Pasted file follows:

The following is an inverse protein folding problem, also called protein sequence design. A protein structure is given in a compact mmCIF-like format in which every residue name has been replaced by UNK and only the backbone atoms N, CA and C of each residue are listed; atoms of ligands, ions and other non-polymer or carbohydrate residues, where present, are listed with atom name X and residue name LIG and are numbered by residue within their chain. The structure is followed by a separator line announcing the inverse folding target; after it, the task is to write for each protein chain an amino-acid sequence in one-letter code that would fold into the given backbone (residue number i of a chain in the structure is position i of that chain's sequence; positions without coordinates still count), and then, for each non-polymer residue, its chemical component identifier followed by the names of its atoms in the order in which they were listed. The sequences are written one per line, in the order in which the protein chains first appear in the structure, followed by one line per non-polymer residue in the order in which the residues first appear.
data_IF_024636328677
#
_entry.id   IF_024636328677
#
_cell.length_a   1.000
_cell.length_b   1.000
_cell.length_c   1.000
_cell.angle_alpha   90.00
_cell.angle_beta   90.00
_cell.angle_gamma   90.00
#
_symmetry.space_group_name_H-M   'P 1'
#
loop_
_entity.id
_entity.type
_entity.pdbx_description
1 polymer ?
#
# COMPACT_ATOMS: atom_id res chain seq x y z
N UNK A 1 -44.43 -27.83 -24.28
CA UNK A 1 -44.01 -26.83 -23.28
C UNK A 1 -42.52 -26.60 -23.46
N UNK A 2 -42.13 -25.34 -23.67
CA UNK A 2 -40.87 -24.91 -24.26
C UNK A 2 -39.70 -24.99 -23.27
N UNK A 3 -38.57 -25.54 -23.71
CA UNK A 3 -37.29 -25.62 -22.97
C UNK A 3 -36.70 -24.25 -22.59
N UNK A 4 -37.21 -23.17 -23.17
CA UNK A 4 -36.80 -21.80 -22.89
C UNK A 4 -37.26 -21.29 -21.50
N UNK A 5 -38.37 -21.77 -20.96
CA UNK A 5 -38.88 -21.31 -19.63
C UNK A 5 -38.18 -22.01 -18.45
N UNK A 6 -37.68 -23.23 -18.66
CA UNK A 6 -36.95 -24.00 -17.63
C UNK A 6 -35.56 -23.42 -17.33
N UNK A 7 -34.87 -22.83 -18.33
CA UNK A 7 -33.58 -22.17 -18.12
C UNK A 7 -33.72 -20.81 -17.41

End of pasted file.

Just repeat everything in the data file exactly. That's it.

The following is an inverse protein folding problem, also called protein sequence design. A protein structure is given in a compact mmCIF-like format in which every residue name has been replaced by UNK and only the backbone atoms N, CA and C of each residue are listed; atoms of ligands, ions and other non-polymer or carbohydrate residues, where present, are listed with atom name X and residue name LIG and are numbered by residue within their chain. The structure is followed by a separator line announcing the inverse folding target; after it, the task is to write for each protein chain an amino-acid sequence in one-letter code that would fold into the given backbone (residue number i of a chain in the structure is position i of that chain's sequence; positions without coordinates still count), and then, for each non-polymer residue, its chemical component identifier followed by the names of its atoms in the order in which they were listed. The sequences are written one per line, in the order in which the protein chains first appear in the structure, followed by one line per non-polymer residue in the order in which the residues first appear.
data_IF_024636328677
#
_entry.id   IF_024636328677
#
_cell.length_a   1.000
_cell.length_b   1.000
_cell.length_c   1.000
_cell.angle_alpha   90.00
_cell.angle_beta   90.00
_cell.angle_gamma   90.00
#
_symmetry.space_group_name_H-M   'P 1'
#
loop_
_entity.id
_entity.type
_entity.pdbx_description
1 polymer ?
#
# COMPACT_ATOMS: atom_id res chain seq x y z
N UNK A 1 -44.43 -27.83 -24.28
CA UNK A 1 -44.01 -26.83 -23.28
C UNK A 1 -42.52 -26.60 -23.46
N UNK A 2 -42.13 -25.34 -23.67
CA UNK A 2 -40.87 -24.91 -24.26
C UNK A 2 -39.70 -24.99 -23.27
N UNK A 3 -38.57 -25.54 -23.71
CA UNK A 3 -37.29 -25.62 -22.97
C UNK A 3 -36.70 -24.25 -22.59
N UNK A 4 -37.21 -23.17 -23.17
CA UNK A 4 -36.80 -21.80 -22.89
C UNK A 4 -37.26 -21.29 -21.50
N UNK A 5 -38.37 -21.77 -20.96
CA UNK A 5 -38.88 -21.31 -19.63
C UNK A 5 -38.18 -22.01 -18.45
N UNK A 6 -37.68 -23.23 -18.66
CA UNK A 6 -36.95 -24.00 -17.63
C UNK A 6 -35.56 -23.42 -17.33
N UNK A 7 -34.87 -22.83 -18.33
CA UNK A 7 -33.58 -22.17 -18.12
C UNK A 7 -33.72 -20.81 -17.41